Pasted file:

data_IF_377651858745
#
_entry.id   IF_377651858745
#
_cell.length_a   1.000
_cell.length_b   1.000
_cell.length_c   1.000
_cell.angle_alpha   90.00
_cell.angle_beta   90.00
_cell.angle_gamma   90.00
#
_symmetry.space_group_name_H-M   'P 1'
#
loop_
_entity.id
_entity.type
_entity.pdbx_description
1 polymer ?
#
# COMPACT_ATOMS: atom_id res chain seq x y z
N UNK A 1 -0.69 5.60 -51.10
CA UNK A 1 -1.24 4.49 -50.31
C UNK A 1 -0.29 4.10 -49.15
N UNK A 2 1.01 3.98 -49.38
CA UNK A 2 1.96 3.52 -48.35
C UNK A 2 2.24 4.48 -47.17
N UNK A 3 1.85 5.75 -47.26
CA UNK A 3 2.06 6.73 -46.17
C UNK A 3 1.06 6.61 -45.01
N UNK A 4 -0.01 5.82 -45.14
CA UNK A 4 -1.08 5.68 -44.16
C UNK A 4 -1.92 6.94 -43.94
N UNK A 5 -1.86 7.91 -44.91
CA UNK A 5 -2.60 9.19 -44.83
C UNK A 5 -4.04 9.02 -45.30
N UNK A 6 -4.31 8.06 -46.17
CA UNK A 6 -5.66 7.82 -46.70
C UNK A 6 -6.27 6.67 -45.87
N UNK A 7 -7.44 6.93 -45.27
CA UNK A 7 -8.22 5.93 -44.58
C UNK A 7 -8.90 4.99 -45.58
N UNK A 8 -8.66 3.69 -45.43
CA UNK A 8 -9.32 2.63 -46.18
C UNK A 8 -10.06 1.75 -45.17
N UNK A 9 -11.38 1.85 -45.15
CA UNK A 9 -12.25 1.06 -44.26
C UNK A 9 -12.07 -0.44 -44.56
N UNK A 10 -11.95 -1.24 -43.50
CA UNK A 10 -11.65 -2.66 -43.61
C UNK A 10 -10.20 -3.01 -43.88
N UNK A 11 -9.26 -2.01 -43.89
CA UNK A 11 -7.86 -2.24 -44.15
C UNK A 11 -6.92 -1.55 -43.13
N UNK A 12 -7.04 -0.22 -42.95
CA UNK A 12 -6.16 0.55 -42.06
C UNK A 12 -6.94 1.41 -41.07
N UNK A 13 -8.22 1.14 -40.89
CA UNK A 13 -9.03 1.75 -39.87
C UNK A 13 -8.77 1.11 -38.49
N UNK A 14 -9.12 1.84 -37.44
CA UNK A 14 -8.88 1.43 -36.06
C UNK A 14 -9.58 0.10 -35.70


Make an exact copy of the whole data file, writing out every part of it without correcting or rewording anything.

data_IF_377651858745
#
_entry.id   IF_377651858745
#
_cell.length_a   1.000
_cell.length_b   1.000
_cell.length_c   1.000
_cell.angle_alpha   90.00
_cell.angle_beta   90.00
_cell.angle_gamma   90.00
#
_symmetry.space_group_name_H-M   'P 1'
#
loop_
_entity.id
_entity.type
_entity.pdbx_description
1 polymer ?
#
# COMPACT_ATOMS: atom_id res chain seq x y z
N UNK A 1 -0.69 5.60 -51.10
CA UNK A 1 -1.24 4.49 -50.31
C UNK A 1 -0.29 4.10 -49.15
N UNK A 2 1.01 3.98 -49.38
CA UNK A 2 1.96 3.52 -48.35
C UNK A 2 2.24 4.48 -47.17
N UNK A 3 1.85 5.75 -47.26
CA UNK A 3 2.06 6.73 -46.17
C UNK A 3 1.06 6.61 -45.01
N UNK A 4 -0.01 5.82 -45.14
CA UNK A 4 -1.08 5.68 -44.16
C UNK A 4 -1.92 6.94 -43.94
N UNK A 5 -1.86 7.91 -44.91
CA UNK A 5 -2.60 9.19 -44.83
C UNK A 5 -4.04 9.02 -45.30
N UNK A 6 -4.31 8.06 -46.17
CA UNK A 6 -5.66 7.82 -46.70
C UNK A 6 -6.27 6.67 -45.87
N UNK A 7 -7.44 6.93 -45.27
CA UNK A 7 -8.22 5.93 -44.58
C UNK A 7 -8.90 4.99 -45.58
N UNK A 8 -8.66 3.69 -45.43
CA UNK A 8 -9.32 2.63 -46.18
C UNK A 8 -10.06 1.75 -45.17
N UNK A 9 -11.38 1.85 -45.15
CA UNK A 9 -12.25 1.06 -44.26
C UNK A 9 -12.07 -0.44 -44.56
N UNK A 10 -11.95 -1.24 -43.50
CA UNK A 10 -11.65 -2.66 -43.61
C UNK A 10 -10.20 -3.01 -43.88
N UNK A 11 -9.26 -2.01 -43.89
CA UNK A 11 -7.86 -2.24 -44.15
C UNK A 11 -6.92 -1.55 -43.13
N UNK A 12 -7.04 -0.22 -42.95
CA UNK A 12 -6.16 0.55 -42.06
C UNK A 12 -6.94 1.41 -41.07
N UNK A 13 -8.22 1.14 -40.89
CA UNK A 13 -9.03 1.75 -39.87
C UNK A 13 -8.77 1.11 -38.49
N UNK A 14 -9.12 1.84 -37.44
CA UNK A 14 -8.88 1.43 -36.06
C UNK A 14 -9.58 0.10 -35.70